FCA reminds lenders to support consumers struggling with cost of living

The FCA has written to more than 3,500 lenders to remind them of their required standards as UK consumers continue to be affected by the rising cost of living.

With household bills expected to continue to rise into the autumn, the FCA said that firms need to act now to ensure borrowers struggling with payments and customers in vulnerable circumstances can access the help they need.

The regulator’s work has looked at how borrowers in financial difficulty are treated by lenders and stated that most firms need to have better conversations to fully understand their customers’ individual circumstances, so they can provide tailored support and ensure arrangements to pay back debt are sustainable.

According to the letter, the FCA has also expressed concern that some customers in vulnerable circumstances are not getting the support they need, with some lenders not discussing the potential benefits of money guidance or free debt advice, or supporting borrowers to access them.

These concerns were seen “broadly across the sector”, the FCA added, with more serious failings found at more than 30 firms – largely in the consumer credit sector. The regulator is expecting these firms to make improvements in how customers are treated.

“Many consumers are feeling the impact of the rising cost of living in their personal finances and we expect this to increase over the next few months,” said FCA executive director of consumers and competition, Sheldon Mills.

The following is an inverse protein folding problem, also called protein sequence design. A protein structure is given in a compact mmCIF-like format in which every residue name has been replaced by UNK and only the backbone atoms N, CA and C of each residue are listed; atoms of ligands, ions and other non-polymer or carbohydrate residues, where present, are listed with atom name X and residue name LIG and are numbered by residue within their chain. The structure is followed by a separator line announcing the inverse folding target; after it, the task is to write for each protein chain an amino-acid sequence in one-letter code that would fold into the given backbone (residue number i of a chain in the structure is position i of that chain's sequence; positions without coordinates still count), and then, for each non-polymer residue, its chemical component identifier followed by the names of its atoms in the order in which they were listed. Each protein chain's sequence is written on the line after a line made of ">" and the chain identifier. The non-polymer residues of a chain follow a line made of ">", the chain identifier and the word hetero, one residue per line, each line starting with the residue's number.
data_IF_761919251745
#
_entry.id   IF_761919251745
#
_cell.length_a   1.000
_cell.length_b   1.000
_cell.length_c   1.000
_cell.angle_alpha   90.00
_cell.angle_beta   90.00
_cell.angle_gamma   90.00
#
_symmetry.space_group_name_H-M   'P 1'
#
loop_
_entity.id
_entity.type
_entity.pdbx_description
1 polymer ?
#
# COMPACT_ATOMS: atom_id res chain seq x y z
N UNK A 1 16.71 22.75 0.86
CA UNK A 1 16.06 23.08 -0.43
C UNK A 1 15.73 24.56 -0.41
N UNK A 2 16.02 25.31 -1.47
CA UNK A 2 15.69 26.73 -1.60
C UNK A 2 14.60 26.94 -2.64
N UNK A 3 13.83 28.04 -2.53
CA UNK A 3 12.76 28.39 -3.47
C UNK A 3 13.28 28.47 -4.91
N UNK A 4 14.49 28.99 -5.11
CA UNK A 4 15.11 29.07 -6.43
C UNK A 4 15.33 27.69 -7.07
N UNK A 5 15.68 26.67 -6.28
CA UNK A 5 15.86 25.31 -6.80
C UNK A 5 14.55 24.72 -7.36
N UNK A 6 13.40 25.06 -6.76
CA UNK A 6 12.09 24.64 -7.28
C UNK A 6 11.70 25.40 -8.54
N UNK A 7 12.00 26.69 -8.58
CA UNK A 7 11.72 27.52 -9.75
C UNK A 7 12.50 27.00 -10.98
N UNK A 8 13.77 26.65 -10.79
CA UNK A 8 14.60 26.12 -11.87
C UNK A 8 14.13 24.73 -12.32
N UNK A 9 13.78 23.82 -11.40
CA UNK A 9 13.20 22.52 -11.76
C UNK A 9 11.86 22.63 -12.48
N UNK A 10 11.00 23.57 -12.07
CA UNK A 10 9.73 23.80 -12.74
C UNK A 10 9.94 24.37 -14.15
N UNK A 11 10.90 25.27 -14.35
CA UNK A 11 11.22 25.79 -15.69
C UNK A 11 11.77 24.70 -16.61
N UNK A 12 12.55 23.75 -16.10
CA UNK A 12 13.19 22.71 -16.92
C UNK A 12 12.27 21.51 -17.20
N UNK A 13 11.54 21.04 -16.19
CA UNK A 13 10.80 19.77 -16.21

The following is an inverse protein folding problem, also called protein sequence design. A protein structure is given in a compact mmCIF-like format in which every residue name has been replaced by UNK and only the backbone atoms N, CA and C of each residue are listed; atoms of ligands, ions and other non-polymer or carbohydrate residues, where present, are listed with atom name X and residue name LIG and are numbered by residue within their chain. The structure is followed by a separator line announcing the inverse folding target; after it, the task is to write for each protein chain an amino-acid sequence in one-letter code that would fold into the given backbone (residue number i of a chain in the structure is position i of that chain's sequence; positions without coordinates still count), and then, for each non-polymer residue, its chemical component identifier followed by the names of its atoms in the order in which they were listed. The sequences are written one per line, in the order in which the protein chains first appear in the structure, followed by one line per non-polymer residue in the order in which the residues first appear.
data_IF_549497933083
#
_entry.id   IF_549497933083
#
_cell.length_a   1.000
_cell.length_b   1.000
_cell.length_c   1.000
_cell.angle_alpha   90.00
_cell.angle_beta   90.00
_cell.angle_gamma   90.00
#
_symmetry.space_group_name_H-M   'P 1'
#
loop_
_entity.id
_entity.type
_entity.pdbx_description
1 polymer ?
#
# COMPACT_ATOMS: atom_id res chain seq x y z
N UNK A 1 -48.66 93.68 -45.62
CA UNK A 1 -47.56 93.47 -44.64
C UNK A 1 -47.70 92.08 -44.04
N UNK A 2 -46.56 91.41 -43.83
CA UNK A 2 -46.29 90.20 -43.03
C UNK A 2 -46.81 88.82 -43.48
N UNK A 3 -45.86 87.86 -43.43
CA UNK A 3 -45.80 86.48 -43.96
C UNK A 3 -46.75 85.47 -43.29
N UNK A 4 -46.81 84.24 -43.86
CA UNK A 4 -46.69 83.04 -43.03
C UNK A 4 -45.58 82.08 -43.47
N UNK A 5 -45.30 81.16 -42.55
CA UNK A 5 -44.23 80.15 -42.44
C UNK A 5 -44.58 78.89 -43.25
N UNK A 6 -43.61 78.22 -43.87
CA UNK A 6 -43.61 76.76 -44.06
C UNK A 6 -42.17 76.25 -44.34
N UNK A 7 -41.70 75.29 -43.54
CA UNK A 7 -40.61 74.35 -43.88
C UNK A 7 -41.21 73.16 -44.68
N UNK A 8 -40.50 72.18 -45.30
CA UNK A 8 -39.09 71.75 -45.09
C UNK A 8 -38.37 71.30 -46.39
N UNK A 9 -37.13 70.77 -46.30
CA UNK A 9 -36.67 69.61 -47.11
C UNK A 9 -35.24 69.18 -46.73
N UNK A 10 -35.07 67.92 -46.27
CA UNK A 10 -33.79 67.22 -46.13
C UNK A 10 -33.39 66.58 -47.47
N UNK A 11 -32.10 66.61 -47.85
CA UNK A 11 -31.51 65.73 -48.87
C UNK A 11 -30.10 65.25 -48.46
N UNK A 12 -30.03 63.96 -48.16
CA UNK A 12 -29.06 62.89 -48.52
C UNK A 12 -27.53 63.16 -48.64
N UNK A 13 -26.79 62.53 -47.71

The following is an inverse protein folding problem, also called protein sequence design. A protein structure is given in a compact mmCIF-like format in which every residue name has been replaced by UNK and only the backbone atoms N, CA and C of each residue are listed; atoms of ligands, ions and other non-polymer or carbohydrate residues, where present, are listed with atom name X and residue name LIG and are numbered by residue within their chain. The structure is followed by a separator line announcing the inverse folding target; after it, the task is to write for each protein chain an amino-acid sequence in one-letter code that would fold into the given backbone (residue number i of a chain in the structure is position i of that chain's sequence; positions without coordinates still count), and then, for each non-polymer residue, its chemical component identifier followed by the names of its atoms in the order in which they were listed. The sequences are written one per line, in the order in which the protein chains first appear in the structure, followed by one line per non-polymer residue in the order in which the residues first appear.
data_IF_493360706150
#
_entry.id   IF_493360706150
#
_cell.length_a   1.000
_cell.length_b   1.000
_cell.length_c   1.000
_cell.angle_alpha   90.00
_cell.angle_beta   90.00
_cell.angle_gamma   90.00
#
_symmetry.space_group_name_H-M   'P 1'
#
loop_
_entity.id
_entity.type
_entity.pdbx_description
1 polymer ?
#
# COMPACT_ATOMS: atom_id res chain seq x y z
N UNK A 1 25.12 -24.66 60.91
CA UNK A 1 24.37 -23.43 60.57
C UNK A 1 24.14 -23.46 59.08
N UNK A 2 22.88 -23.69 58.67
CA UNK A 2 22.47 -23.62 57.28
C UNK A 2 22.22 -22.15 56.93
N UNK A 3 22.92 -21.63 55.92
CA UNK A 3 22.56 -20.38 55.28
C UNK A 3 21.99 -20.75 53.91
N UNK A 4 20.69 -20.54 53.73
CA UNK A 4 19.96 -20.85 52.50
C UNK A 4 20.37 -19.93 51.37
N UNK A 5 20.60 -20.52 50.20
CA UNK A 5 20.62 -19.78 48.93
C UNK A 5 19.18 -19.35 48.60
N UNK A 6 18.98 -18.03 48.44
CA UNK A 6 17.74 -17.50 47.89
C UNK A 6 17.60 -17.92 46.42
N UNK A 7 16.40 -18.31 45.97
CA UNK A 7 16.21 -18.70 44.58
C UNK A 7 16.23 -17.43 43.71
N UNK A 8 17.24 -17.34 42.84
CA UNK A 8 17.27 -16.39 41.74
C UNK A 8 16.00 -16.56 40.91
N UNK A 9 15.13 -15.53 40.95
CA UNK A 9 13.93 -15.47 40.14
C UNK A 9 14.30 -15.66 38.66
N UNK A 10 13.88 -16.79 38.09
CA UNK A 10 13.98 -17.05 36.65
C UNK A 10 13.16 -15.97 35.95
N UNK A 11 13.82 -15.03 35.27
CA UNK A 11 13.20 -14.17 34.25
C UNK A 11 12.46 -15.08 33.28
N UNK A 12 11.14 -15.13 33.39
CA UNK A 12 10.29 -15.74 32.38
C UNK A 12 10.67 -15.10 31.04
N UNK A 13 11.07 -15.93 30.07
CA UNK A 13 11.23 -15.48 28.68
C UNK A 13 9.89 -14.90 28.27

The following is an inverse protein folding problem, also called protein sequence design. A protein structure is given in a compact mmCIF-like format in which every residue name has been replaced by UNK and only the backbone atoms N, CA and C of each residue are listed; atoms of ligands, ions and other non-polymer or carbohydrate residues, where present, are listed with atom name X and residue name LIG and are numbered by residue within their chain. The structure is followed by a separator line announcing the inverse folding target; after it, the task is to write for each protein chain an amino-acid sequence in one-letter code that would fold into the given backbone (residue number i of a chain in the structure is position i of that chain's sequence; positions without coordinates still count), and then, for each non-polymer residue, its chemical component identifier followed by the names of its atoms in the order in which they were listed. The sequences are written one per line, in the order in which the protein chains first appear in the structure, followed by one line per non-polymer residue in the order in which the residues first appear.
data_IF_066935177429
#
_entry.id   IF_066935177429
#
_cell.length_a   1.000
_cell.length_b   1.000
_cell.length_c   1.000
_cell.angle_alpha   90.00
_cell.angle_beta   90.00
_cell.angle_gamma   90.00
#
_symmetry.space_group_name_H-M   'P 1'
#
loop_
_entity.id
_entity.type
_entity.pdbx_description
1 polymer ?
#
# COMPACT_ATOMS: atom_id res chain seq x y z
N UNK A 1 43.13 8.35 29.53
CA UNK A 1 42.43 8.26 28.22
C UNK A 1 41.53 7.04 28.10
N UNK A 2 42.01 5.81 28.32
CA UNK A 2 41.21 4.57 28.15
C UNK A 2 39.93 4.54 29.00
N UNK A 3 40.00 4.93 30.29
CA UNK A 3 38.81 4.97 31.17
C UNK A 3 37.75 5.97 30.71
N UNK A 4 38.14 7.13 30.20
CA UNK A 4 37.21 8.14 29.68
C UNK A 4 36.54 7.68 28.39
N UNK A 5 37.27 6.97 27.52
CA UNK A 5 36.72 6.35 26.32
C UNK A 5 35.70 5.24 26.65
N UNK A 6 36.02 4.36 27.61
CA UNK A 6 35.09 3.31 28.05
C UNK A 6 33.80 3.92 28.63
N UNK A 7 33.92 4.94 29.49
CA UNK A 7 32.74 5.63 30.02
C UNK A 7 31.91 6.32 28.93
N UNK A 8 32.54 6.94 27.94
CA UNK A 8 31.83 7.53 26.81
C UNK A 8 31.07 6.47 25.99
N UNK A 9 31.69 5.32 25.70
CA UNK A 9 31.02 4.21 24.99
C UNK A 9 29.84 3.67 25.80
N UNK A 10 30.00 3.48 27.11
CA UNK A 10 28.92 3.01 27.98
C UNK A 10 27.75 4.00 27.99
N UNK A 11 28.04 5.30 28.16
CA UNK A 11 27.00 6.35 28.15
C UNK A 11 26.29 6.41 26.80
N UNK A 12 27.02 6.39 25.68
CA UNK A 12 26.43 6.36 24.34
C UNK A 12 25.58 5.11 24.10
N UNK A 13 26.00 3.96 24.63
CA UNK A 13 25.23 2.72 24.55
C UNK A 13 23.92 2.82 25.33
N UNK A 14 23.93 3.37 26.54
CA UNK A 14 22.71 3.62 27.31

“Early action is important for those struggling with debt. We need all firms to get the basics right and provide good quality support. Where we see more serious wrongdoing, we are already acting to ensure these firms improve.

“The financial services industry has a significant role in helping consumers manage their finances – and it should expect us to pay close attention to how they do that over the next few months.”

Commenting on the regulator’s letter to lenders, Hargreaves Lansdown senior personal finance analyst, Sarah Coles, added: “When people can’t cope with their debts, they often bury their head in the sand, so it’s up to the banks to make the effort to contact them and offer help. The FCA says some banks aren’t doing enough on this front.

“When they do reach customers, they need to work harder to appreciate their circumstances, so they can offer support that’s actually going to make a difference. It says that too many are setting up repayment plans that people have no hope of being able to afford. Some are also failing to appreciate the needs of vulnerable customers, who may need more help. The FCA says banks need to train staff, so they can understand people’s problems and find a way to support them.

“Lenders shouldn’t be charging more in fees than it actually costs the business, and the FCA found that some were applying charges inconsistently, and in a way that risked making everything even worse for their customers.

“Banks need to up their game, but if you’re having trouble managing your debts, it shouldn’t put you off getting in touch and talking to them. They should help you find a solution, which will do far less damage to your credit rating than if you just miss payments.”

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